I have never liked the comparison that a person who has religious belief is infected with some sort of “virus.” I understand the logic and the eloquent explanation of those who hold this view. I don’t even like the explanation that it is a delusion even though this concept can be substantiated if you manipulate the definition of delusion to conform to the idea that religious practices are oppressive, insulting, and completely irrational, not to mention, man-made, therefore untrue.

I have found myself at times stating that religious beliefs are delusional, only to find that I am at odds with myself. I pushed these feelings aside for some time simply to conform to what many atheists believe. I think many atheists believe this simply because of the “God Delusion” by Dawkins. I think he coined the phrase in a masterful way to give a wake-up call to the absurdity of the belief systems of religious and the harm it can cause humanity. I am not arguing with the concepts that Dawkins wrote about, or even saying that he is wrong.

I do however believe profoundly differently. I take a sociological approach to religion. I think Max Weber got it right in his profound work, “The Sociology of Religion.” His historical analysis begins with a simple…very simple premise: People pursue their interests. Weber is an idealist like myself, (why I like him so much…) His approach to say that ideas are the major influence human action is spot on. Ann Swidler writes: “He does not argue that ideas always or necessarily influence action. He does try to understand variation in the influence of ideas on action.” From these building blocks, “he builds a powerful theory to explain why some kinds of cultural systems have much more influence on economic and political action than others do. He analyzes the critical historical contingencies that determine whether and how ideas guide action.” Furthermore, “Weber argues that once a religion is sufficiently “rationalized” – systematized and unified – its core religious ideas come to have a logic of their own.”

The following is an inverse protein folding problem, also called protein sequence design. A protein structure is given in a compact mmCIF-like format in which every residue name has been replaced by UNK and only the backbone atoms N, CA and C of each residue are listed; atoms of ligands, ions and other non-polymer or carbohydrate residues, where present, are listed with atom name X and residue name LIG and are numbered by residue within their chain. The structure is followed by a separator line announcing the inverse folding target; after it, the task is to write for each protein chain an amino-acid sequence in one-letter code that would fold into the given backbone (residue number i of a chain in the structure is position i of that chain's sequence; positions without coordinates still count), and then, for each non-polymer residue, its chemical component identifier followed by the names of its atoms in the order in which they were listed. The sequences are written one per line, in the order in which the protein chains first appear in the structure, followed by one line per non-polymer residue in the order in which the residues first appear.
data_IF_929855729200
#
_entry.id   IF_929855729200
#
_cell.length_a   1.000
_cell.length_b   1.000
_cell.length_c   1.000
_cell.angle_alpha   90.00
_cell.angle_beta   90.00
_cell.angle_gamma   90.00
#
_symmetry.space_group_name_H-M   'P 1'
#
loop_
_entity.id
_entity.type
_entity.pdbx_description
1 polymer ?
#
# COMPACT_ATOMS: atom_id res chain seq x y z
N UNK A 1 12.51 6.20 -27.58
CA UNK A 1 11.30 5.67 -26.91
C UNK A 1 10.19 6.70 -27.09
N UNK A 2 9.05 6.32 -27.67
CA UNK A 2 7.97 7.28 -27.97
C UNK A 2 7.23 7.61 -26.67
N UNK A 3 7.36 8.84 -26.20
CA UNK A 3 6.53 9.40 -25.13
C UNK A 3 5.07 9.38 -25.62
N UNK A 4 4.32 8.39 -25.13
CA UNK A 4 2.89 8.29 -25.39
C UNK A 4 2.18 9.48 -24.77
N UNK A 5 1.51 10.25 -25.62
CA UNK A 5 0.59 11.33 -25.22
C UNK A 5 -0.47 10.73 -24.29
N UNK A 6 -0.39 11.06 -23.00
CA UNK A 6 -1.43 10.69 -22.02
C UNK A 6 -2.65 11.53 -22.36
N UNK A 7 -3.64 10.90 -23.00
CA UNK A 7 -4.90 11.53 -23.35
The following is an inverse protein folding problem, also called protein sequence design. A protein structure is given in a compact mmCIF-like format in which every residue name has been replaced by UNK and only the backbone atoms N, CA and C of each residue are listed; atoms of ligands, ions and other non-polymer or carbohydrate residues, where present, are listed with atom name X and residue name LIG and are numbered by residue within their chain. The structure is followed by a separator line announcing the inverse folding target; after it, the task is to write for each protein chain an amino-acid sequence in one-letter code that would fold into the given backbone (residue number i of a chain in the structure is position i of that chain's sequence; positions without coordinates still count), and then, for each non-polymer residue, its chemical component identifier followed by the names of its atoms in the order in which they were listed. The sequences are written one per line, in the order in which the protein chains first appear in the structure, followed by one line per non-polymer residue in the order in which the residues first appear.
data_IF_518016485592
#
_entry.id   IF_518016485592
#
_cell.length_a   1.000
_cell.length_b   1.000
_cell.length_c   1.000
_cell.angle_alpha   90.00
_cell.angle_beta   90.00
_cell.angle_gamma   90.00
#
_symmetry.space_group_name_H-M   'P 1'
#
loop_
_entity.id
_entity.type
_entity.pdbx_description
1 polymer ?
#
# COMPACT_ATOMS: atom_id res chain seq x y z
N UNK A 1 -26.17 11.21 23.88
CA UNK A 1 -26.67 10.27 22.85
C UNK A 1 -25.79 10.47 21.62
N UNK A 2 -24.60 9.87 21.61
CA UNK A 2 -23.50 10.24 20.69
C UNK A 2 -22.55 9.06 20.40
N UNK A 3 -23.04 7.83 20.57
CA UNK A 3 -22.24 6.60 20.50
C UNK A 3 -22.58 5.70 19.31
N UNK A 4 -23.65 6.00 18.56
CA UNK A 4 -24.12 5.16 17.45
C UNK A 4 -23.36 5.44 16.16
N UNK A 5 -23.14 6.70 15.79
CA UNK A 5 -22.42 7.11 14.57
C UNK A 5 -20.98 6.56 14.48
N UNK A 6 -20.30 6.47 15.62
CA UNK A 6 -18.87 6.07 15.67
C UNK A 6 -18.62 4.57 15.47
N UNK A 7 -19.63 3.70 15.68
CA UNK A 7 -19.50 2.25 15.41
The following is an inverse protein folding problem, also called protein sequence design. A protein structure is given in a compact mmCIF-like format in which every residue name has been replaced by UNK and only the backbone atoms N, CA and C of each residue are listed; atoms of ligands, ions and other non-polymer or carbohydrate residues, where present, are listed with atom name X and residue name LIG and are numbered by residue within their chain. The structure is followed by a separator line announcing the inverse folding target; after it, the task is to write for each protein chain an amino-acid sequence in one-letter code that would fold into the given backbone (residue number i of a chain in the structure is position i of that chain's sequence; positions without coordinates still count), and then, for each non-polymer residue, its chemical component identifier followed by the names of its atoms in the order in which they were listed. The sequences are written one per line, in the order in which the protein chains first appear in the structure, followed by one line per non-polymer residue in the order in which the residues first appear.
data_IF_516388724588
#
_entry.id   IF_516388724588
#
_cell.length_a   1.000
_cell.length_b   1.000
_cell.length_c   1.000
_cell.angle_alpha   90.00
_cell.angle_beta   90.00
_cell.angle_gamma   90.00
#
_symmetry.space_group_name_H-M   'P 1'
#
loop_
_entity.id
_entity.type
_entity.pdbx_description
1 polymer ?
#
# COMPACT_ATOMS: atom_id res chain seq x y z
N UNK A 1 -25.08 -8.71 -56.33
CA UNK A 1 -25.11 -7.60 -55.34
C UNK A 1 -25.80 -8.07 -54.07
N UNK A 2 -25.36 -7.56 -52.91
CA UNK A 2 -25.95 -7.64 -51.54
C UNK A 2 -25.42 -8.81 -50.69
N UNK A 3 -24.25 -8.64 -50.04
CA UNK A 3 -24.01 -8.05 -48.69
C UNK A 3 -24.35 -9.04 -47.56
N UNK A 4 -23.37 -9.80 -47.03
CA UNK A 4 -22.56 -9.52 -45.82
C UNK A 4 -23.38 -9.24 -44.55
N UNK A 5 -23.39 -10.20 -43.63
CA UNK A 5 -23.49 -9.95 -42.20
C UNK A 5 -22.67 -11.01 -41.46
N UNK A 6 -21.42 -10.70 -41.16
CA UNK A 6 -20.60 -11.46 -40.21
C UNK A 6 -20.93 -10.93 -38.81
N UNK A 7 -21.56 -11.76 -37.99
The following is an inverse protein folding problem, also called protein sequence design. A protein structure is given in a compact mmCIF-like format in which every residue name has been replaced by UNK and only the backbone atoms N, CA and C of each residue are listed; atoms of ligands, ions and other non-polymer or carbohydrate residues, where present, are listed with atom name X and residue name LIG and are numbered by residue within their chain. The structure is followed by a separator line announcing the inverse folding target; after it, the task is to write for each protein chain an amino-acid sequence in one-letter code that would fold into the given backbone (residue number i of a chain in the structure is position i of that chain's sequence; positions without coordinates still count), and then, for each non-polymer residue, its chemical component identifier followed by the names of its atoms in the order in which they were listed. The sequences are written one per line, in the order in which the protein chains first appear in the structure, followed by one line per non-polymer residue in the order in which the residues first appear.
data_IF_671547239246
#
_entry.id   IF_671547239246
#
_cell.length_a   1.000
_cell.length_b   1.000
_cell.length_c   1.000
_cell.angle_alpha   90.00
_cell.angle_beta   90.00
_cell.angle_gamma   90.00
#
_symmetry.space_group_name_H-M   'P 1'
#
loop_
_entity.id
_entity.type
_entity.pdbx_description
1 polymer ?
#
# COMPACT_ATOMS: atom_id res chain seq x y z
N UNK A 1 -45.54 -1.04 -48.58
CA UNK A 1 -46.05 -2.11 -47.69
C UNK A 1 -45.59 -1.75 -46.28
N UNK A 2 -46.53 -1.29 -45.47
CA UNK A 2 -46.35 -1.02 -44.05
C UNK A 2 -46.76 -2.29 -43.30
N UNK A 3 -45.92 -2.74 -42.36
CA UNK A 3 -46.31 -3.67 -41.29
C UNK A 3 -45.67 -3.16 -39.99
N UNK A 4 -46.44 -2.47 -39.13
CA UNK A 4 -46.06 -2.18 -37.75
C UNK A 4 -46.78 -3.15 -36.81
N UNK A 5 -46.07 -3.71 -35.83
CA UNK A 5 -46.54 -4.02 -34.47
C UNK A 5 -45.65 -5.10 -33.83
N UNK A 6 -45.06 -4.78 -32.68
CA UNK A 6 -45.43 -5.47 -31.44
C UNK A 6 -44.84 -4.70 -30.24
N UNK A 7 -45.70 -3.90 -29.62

His Verstehen approach (interpretive) allows for a more empathetic, and participatory approach, (notice I did not say condoning approach) towards the understanding, of religion in general.

My own feelings towards the matter: I do not believe religion is a phenomenon we should be hostile towards. Religion is nothing more than a sociological concept. I do believe we should separate the phenomenon itself from the ideas and actions of the individuals who perpetuate, teach, and try to implement, or force into our society. The difference being that we can ultimately evaluate and see religion on an empathic basis rather, than a force to be eliminated.

Religion has evolved with us and through us and has formed much of what we see in culture today. The ideas and actions are what can be poisonous if used (or misused) to have power and control over another person(s), or entity. Just as we would take an approach to rid our society of an imbalance of power and control, (we already do this with other sociological problems such as domestic violence) we can also make a more positive impact politically and interpersonally. I believe the key to being heard and having a TRUE lasting impact, is to take a sociological approach to understanding, and to use this knowledge to rationalize and demonstrate why the atheist position is the more mature approach for humanity. It would seem to me that we might actually see a change in public (religious) opinion, persona, stereotype, and awareness of what atheist actually stand for.


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** "theology is a subject without an object."

There are no religions -- only religious institutions.

There are no gods -- only alleged god-proxies.

There are altogether no supernatural phenomena, only supernatural interpretations of phenomena.

I like that, Rick!